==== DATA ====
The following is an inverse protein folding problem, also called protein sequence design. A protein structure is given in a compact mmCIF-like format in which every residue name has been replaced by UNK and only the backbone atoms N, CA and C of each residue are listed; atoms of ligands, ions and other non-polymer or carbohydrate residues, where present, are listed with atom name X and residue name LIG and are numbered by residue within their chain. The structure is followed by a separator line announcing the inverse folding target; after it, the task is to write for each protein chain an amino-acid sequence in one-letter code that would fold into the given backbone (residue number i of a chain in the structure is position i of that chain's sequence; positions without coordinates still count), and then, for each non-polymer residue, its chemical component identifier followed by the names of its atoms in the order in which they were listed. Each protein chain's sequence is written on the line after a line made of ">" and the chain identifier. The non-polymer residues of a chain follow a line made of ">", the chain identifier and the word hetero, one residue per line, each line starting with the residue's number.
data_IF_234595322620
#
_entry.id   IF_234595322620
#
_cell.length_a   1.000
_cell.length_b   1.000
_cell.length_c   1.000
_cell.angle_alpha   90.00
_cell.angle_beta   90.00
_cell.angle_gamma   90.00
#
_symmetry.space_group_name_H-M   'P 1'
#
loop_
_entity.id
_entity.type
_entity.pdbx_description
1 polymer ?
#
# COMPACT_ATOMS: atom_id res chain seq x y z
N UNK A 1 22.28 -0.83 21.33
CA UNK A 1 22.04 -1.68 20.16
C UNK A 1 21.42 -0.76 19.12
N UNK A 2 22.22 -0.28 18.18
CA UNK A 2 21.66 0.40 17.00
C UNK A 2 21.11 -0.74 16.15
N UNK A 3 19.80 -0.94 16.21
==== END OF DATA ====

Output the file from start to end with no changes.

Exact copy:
The following is an inverse protein folding problem, also called protein sequence design. A protein structure is given in a compact mmCIF-like format in which every residue name has been replaced by UNK and only the backbone atoms N, CA and C of each residue are listed; atoms of ligands, ions and other non-polymer or carbohydrate residues, where present, are listed with atom name X and residue name LIG and are numbered by residue within their chain. The structure is followed by a separator line announcing the inverse folding target; after it, the task is to write for each protein chain an amino-acid sequence in one-letter code that would fold into the given backbone (residue number i of a chain in the structure is position i of that chain's sequence; positions without coordinates still count), and then, for each non-polymer residue, its chemical component identifier followed by the names of its atoms in the order in which they were listed. Each protein chain's sequence is written on the line after a line made of ">" and the chain identifier. The non-polymer residues of a chain follow a line made of ">", the chain identifier and the word hetero, one residue per line, each line starting with the residue's number.
data_IF_234595322620
#
_entry.id   IF_234595322620
#
_cell.length_a   1.000
_cell.length_b   1.000
_cell.length_c   1.000
_cell.angle_alpha   90.00
_cell.angle_beta   90.00
_cell.angle_gamma   90.00
#
_symmetry.space_group_name_H-M   'P 1'
#
loop_
_entity.id
_entity.type
_entity.pdbx_description
1 polymer ?
#
# COMPACT_ATOMS: atom_id res chain seq x y z
N UNK A 1 22.28 -0.83 21.33
CA UNK A 1 22.04 -1.68 20.16
C UNK A 1 21.42 -0.76 19.12
N UNK A 2 22.22 -0.28 18.18
CA UNK A 2 21.66 0.40 17.00
C UNK A 2 21.11 -0.74 16.15
N UNK A 3 19.80 -0.94 16.21